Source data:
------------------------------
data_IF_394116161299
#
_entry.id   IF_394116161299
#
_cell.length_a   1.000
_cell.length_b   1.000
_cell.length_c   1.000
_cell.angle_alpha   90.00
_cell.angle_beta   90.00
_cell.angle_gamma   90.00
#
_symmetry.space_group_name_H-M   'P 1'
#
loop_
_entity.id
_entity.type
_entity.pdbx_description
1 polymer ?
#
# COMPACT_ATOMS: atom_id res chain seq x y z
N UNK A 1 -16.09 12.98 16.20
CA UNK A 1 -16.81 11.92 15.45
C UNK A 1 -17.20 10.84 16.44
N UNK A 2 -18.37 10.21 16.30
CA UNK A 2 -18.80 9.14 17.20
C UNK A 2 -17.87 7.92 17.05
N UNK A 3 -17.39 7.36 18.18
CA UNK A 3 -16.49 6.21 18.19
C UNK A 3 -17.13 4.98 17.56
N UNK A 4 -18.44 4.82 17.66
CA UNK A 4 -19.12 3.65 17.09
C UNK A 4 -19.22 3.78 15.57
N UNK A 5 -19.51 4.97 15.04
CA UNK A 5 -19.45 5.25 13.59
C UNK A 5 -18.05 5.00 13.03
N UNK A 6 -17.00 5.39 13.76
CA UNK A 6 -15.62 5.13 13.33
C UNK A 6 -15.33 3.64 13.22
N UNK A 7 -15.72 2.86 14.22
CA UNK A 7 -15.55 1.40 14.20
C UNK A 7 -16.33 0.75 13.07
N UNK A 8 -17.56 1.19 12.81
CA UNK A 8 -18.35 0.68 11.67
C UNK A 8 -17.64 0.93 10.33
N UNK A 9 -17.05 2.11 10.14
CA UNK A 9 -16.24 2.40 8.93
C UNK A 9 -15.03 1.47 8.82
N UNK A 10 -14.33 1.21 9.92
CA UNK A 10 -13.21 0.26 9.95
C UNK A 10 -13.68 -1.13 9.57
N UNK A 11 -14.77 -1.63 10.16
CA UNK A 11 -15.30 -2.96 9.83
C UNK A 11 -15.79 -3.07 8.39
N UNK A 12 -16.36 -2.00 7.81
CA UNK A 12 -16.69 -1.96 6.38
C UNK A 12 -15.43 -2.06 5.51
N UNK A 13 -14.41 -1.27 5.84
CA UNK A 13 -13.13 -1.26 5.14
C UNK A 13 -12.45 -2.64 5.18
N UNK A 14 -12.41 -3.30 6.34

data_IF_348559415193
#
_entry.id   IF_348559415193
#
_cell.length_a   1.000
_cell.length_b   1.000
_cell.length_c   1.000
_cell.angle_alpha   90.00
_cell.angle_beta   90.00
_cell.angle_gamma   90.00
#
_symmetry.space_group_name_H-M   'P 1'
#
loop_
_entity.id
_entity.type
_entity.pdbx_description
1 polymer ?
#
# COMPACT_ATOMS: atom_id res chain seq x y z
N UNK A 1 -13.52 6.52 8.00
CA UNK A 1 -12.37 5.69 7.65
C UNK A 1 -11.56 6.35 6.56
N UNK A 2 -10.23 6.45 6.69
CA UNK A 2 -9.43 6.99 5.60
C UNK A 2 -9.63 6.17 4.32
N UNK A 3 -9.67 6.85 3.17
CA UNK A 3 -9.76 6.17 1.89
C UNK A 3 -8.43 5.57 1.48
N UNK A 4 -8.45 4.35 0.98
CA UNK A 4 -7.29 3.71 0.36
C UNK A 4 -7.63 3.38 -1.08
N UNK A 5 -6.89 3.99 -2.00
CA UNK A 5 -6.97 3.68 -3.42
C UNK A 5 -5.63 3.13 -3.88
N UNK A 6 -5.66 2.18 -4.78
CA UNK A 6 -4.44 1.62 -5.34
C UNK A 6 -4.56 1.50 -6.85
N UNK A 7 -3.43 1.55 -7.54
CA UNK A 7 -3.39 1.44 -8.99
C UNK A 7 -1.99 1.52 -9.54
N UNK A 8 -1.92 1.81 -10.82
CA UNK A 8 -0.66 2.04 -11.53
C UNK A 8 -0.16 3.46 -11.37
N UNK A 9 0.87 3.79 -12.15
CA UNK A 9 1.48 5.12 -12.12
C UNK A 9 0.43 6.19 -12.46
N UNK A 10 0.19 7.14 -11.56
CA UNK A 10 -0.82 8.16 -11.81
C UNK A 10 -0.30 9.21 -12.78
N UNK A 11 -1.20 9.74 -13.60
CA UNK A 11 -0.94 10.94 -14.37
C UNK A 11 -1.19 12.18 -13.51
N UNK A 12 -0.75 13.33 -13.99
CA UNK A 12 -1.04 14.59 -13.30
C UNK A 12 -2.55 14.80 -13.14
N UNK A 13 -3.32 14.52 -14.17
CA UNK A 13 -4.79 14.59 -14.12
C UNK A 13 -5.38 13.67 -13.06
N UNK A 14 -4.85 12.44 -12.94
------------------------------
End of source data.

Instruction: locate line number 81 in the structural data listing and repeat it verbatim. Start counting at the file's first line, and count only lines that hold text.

N UNK A 1 -13.52 6.52 8.00